Sir Monty muses on that great musical classic You’ll Never Walk Alone, as Town Hall’s walking as policy is tested under duress.
As disc collections go, Sir Monty’s assemblage of music is quirky, but in the oldest city club in town, boasting some of Adelaide’s most eccentric personalities, that’s to be expected.
Most of its very well-heeled Adelaide members are renowned for their, shall we say, quaint, characteristics. It is only when one presents in the same black-tie outfit, polished shoes reflecting the soft glow of the dim lights that everyone appears to be the same. Then, arm in arm with partners, they enter the dining room, a tight bunch of business associates, linked only by their ability to make time work for them.
The next morning, the best way to drown out the traffic noise penetrating Sir Monty’s upstairs sash window in his North Terrace rooms is to wind up the Victrola, flip a ’78 onto the turntable and drop the needle. Walkin’ in the Rain (Johnny Ray, 1956); Walkin the Dog (Webb Pearce, 1953); Walkin’ after Midnight (Patsy Cline, 1957); and that perennial favourite, I’m Walkin’ (Fats Domino, 1957). It’s exercise, you see.
Sir Monty has been a walker ever since his driver’s licence was cancelled the day his Ford 10 had a sudden encounter with a black swan on the banks of the Torrens and, turning to avoid the startled bird, he drove straight into the path of Popeye as it plied its business on the rippling contaminated waters that SA Tourism calls Torrens Lake.
He dripped slowly up the slope of Elder Park and used the club’s trades entrance to avoid photographers. That damp walk coincided with papers in his mailbox that week revealing that the city council had endorsed walking as policy. That was 2009, when one of the great walkers of our time, Michael Harbison, wore the ermine and gold chain. Mayor Harbison was renowned for park lands rambles, another walking habit that last year was revived by the current man with the gold chain, Martin Haese. Walking is ‘in’.
It is not true that Town Hall’s 2009 endorsement of the International Charter for Walking was one of the councillors’ little jokes. It signalled a commitment to reducing barriers that limit walking activity and to help create a culture where people choose to walk rather than drive. But nine years later the number of ‘Pedestrians walk other side’ signs littering city footpaths associated with road works now mean that the gesture may have been rather hollow.
The man behind the not-for-profit group behind development of health, sustainable and efficient communities where people choose to walk, Dr Rod Tolley, was then on record for noting that poor design is one barrier to city walking. Sir Monty has noticed that nowadays, where cars depart from Town-Hall-run, multi-storey city U-park car parks, walkers must wait for a green light before they can continue on their way. One mustn’t walk away from the $27.9m that city car parks bring to Town Hall annually. It’s a subtle illustration of unstated city policy: the internal combustion engine still rules, despite millions annually spent promoting the cultural value of walking across one of the flattest cities in Australia.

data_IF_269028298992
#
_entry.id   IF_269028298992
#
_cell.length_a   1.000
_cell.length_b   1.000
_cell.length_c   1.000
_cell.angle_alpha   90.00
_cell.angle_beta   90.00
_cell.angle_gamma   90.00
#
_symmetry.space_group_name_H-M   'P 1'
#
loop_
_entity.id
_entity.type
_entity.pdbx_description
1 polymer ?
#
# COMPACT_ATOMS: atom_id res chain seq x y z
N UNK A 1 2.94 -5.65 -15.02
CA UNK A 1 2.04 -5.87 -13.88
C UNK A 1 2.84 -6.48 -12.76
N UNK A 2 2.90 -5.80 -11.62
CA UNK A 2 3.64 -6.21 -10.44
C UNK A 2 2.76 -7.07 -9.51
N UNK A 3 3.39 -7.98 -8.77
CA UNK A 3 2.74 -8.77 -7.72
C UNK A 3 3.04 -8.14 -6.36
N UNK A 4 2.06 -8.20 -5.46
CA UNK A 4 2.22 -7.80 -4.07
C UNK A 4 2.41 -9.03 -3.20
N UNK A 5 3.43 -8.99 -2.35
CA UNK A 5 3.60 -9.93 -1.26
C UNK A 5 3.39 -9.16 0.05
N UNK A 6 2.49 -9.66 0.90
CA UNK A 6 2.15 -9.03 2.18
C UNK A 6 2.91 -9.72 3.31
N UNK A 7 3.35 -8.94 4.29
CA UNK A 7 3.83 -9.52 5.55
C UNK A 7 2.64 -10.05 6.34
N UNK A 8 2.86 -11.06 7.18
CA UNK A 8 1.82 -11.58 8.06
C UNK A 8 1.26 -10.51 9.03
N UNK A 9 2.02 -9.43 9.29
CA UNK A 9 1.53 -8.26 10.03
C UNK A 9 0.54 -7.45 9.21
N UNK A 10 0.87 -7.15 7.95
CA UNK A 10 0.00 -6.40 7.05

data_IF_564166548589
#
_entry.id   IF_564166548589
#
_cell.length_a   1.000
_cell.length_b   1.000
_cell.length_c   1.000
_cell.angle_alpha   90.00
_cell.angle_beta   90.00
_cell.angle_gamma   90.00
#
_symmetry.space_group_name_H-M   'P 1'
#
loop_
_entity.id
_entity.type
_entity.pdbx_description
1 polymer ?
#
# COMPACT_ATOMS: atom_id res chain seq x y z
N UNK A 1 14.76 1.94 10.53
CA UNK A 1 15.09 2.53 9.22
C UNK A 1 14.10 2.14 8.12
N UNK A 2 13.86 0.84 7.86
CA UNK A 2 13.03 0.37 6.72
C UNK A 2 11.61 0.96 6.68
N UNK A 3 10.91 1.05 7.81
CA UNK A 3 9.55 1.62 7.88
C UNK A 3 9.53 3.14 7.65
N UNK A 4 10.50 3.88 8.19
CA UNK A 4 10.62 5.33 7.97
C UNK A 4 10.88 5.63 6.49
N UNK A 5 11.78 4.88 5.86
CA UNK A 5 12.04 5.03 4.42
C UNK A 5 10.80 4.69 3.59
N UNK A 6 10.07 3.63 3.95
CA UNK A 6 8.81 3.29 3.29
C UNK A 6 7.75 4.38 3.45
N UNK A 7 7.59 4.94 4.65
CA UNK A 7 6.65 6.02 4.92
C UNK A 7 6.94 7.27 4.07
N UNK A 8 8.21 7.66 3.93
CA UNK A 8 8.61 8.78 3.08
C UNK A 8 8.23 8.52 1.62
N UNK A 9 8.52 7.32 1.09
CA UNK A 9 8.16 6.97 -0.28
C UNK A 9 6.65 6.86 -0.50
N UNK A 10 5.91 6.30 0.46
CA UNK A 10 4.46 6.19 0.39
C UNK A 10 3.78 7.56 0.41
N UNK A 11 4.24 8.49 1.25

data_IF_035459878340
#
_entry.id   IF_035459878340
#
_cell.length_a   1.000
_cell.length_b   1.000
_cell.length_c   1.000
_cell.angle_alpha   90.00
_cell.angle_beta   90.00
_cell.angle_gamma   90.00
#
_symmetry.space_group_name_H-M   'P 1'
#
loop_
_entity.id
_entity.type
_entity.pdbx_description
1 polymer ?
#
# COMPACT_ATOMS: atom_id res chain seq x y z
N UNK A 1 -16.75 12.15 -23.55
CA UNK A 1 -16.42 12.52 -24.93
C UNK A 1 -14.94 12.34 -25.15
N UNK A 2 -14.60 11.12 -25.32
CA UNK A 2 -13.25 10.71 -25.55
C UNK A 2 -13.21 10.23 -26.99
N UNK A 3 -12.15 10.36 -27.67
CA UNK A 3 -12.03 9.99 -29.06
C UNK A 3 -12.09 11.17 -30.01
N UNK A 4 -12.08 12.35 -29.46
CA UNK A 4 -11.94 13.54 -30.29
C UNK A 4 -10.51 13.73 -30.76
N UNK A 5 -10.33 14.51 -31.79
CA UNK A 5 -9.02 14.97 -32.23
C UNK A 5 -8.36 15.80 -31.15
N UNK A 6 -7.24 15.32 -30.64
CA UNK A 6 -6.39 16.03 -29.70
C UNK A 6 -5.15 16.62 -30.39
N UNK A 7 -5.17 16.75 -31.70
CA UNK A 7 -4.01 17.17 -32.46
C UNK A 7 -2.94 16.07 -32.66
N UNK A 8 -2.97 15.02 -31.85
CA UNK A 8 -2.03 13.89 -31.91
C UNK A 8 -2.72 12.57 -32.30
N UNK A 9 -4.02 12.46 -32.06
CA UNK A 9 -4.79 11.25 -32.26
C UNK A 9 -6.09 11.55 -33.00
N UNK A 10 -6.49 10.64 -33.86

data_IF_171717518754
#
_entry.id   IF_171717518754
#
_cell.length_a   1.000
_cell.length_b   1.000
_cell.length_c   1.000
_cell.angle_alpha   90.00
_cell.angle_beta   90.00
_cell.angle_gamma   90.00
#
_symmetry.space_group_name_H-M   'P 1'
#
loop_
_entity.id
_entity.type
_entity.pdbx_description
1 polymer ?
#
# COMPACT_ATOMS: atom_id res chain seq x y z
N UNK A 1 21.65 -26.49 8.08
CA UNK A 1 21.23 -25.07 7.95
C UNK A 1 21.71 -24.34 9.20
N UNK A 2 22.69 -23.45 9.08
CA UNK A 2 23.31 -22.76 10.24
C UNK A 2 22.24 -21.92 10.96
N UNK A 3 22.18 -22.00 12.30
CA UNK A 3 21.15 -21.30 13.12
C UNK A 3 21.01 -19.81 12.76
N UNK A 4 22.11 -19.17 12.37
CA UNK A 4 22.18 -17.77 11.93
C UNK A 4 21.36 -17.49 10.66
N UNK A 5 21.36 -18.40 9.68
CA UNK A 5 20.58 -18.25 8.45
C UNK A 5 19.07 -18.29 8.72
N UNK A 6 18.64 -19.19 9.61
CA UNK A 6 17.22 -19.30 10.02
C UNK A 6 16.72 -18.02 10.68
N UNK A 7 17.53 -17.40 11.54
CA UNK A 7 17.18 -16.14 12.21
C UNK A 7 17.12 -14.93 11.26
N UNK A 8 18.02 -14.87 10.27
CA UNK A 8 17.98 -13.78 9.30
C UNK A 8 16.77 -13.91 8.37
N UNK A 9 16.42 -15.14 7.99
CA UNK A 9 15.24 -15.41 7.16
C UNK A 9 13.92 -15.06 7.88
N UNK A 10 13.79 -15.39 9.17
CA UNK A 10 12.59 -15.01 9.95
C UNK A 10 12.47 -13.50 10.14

Dr Tolley also had a theory that the slower people walk, the more they spend. It highlighted pedestrian activity as the key to the viability of many businesses. It is not true that the new state government, in a bid to crank up economic activity, is working on a policy to legislate for crawling on hands and knees outside department store frontages, if only to boost the dividends of those holding sagging retail stocks. It would have to be good for Adelaide business in these hard, Amazonian times.
A slackening of pace has some resonance with Sir Monty, who lately has noticed that the wind-up mechanism of the Victrola is tiring. He has invested much time mulling over the potential for Trades Practices Act civil action in the magistrates court, a claim seeking compensation relief relating to the fact that, after only 100 years, the machine has already developed faults. But unfortunately the store from which he bought it (second-hand) ceased trading in 1952, and anyway, the receipt is lost.
Fellow smoking room members nod in agreement at the shocking state of the world, but many quietly observe in his absence that Sir Monty is viewed as the club radical among them. The evidence floats in notes daily down North Terrace, evidencing that the classics of the 1950s have been usurped by the wanton recklessness of 1960s pop now wafting from Sir Monty’s quarters: Walk Away; Walk Like a Man; Walkin’ Back to Happiness, and that great classic, the musical motif of Sir Monty’s life – You’ll Never Walk Alone. This was advice the A-listers gave the Lord Mayor on the eve of his election back in 2014.
The man cannot escape the bean counters and the policy wonks who daily follow his every move, even as he tries to slip out quietly at noon to buy a noodle mix, around the corner from the club’s front door. If only he would walk a little further, he would discover an oasis of quiet reflection within the club’s rooms, free of the complications of commerce. But that would entail walking two blocks, and as everyone thinks they know, time is money. When you’re running a ship with a $200m budget, there’s really no time to go walking, even if it’s official policy.